Former US Secretary of State Colin Powell has died aged 84 of Covid-19 complications, his family has announced.
He was a former top military officer who rose to become the first African-American secretary of state in 2001 under Republican George W Bush.
“We have lost a remarkable and loving husband, father, grandfather and a great American,” a statement said.
“We want to thank the medical staff… for their caring treatment,” it added.
The statement said that he had been fully vaccinated against Covid.
George W Bush was among the first to pay tribute to “a family man and a friend” who “was such a favourite of presidents that he earned the Presidential Medal of Freedom – twice”.
Mr Powell, a moderate Republican who broke with his party to endorse Barack Obama in 2008, became a trusted military adviser to a number of leading US politicians.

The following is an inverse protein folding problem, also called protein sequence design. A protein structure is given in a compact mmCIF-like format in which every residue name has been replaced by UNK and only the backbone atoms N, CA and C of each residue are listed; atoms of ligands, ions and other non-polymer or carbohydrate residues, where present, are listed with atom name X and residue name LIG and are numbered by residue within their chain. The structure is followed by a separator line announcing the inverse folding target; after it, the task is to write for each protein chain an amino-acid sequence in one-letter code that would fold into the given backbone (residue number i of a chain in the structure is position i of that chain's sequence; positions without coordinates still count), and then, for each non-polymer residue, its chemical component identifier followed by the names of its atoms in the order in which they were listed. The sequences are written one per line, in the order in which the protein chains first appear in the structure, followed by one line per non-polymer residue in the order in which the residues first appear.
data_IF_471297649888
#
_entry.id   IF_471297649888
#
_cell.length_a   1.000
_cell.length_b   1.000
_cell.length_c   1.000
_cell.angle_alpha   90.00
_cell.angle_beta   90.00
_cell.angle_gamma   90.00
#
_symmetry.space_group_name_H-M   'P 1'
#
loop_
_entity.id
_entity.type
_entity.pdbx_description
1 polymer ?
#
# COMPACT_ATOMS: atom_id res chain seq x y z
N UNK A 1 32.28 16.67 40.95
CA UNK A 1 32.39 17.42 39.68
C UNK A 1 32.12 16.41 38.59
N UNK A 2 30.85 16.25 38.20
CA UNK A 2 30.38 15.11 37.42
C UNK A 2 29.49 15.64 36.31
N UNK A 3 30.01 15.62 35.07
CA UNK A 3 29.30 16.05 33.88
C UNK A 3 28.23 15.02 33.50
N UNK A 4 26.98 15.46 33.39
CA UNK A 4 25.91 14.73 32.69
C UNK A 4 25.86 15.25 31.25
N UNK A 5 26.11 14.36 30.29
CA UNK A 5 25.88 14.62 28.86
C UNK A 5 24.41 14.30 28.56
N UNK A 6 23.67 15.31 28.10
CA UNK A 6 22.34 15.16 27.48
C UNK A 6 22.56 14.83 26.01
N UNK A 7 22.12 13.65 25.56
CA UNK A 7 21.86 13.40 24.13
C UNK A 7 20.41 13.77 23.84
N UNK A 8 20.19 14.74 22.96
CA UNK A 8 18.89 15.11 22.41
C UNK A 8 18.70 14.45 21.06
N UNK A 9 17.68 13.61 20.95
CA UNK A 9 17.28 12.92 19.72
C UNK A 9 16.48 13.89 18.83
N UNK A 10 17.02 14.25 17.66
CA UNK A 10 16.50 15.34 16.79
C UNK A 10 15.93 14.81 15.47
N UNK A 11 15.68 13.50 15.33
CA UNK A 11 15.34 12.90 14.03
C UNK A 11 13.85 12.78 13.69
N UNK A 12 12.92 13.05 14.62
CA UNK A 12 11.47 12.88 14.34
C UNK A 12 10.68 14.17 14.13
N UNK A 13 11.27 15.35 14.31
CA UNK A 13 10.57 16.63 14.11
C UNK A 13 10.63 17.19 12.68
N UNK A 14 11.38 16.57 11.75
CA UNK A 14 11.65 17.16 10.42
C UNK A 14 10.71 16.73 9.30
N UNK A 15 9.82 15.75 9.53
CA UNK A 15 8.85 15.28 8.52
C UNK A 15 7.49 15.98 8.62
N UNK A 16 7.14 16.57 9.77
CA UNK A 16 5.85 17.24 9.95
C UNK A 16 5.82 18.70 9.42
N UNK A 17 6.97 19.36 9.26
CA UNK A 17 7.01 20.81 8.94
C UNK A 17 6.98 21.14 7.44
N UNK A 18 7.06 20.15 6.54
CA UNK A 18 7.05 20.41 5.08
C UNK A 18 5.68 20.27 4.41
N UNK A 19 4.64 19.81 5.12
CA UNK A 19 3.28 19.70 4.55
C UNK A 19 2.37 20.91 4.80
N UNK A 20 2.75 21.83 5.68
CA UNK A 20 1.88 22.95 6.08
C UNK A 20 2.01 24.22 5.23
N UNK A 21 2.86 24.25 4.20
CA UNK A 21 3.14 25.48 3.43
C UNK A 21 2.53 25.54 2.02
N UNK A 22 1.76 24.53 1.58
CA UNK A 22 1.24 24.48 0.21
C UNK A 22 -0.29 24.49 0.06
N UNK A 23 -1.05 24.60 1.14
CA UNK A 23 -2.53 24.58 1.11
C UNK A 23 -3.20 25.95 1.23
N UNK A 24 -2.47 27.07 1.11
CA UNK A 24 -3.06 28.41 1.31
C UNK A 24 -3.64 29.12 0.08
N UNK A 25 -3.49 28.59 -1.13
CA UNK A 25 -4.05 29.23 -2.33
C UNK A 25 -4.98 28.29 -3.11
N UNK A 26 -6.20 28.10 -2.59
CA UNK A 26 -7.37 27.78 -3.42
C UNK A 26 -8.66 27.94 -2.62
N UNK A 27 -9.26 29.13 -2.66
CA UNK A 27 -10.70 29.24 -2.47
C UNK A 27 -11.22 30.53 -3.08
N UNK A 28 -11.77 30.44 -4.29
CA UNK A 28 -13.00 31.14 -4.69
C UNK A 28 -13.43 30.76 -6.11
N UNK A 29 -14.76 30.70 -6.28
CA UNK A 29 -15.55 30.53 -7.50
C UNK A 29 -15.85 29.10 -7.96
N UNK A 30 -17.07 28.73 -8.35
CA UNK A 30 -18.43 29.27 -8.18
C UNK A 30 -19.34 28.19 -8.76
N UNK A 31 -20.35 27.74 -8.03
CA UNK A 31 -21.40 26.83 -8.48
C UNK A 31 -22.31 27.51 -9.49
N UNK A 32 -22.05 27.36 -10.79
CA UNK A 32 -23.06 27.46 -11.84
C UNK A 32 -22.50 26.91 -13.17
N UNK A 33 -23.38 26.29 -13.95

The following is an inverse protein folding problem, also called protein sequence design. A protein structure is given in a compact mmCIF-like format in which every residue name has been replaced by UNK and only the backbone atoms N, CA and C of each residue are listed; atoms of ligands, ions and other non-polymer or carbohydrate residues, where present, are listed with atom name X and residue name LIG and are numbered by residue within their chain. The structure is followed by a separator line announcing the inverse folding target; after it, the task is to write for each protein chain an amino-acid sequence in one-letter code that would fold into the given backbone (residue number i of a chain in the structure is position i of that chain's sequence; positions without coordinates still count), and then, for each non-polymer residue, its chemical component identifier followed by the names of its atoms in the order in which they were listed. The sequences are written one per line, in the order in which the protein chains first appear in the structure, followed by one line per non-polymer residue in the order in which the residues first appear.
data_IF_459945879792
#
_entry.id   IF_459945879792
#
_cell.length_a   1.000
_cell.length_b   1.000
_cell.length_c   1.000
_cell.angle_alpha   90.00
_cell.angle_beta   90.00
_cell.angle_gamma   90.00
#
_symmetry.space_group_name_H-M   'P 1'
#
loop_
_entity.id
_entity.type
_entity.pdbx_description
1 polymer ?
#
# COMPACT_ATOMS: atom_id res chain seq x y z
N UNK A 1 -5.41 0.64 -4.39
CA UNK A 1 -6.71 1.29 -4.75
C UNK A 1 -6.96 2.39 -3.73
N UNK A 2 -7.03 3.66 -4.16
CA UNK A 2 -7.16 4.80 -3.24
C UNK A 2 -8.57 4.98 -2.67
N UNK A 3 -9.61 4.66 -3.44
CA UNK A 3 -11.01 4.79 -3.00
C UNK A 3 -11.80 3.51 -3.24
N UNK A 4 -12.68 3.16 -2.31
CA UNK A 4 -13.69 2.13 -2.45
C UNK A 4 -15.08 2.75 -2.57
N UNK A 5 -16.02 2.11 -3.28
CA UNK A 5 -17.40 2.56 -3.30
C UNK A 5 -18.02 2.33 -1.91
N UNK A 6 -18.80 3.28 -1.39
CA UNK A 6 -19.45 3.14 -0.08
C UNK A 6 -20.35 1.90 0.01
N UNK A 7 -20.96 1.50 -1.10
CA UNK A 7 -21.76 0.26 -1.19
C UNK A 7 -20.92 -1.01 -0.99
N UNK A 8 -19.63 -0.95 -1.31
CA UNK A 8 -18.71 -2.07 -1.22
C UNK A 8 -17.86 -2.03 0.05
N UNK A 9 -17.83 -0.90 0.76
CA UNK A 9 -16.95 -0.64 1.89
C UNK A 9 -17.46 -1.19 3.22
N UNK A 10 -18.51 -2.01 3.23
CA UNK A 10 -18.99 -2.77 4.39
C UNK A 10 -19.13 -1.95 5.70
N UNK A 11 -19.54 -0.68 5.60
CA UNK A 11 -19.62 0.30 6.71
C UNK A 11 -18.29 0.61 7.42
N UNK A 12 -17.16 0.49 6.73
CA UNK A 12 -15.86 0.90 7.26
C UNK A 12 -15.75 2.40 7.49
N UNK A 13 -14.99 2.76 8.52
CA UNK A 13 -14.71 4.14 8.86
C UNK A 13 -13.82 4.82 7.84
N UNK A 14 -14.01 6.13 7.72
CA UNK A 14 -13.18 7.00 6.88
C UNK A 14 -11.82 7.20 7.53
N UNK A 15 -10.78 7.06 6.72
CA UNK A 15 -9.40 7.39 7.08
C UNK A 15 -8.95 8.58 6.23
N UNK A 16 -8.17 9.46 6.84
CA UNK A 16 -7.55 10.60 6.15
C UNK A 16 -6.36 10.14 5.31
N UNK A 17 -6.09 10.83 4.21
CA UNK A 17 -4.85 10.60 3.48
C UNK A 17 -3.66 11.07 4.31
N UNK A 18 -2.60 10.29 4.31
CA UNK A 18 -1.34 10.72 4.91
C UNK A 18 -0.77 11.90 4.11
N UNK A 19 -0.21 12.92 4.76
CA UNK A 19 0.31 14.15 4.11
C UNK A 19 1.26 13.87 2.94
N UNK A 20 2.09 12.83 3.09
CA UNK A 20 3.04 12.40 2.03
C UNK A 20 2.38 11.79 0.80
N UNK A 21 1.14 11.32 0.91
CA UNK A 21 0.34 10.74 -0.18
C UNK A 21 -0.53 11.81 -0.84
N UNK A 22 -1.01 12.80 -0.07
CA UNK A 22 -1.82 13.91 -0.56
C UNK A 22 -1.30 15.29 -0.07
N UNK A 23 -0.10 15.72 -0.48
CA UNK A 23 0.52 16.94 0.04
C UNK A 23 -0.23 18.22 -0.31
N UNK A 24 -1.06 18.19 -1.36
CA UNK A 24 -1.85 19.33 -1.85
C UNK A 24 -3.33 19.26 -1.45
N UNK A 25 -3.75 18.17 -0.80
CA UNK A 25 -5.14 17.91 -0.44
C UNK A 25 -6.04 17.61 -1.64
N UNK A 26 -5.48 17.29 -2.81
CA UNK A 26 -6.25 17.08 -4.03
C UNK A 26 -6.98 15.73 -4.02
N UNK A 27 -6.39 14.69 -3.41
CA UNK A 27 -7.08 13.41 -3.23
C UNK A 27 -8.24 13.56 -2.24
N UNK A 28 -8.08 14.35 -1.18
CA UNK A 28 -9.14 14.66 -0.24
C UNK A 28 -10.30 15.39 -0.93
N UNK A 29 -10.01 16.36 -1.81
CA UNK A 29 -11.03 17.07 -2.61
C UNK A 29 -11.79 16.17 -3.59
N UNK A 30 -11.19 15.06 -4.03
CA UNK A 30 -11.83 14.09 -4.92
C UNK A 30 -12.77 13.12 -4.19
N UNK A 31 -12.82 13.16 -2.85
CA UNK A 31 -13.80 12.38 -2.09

He also saw service and was wounded in Vietnam, an experience that later helped define his own military and political strategies.
However, for many he is associated with the role he played in garnering support for the Iraq war, admitting a speech to the United Nations Security Council using faulty intelligence was “a blot” on his record.
“It was painful. It’s painful now,” Mr Powell told ABC News in 2005.
The family statement said Powell had been fully vaccinated.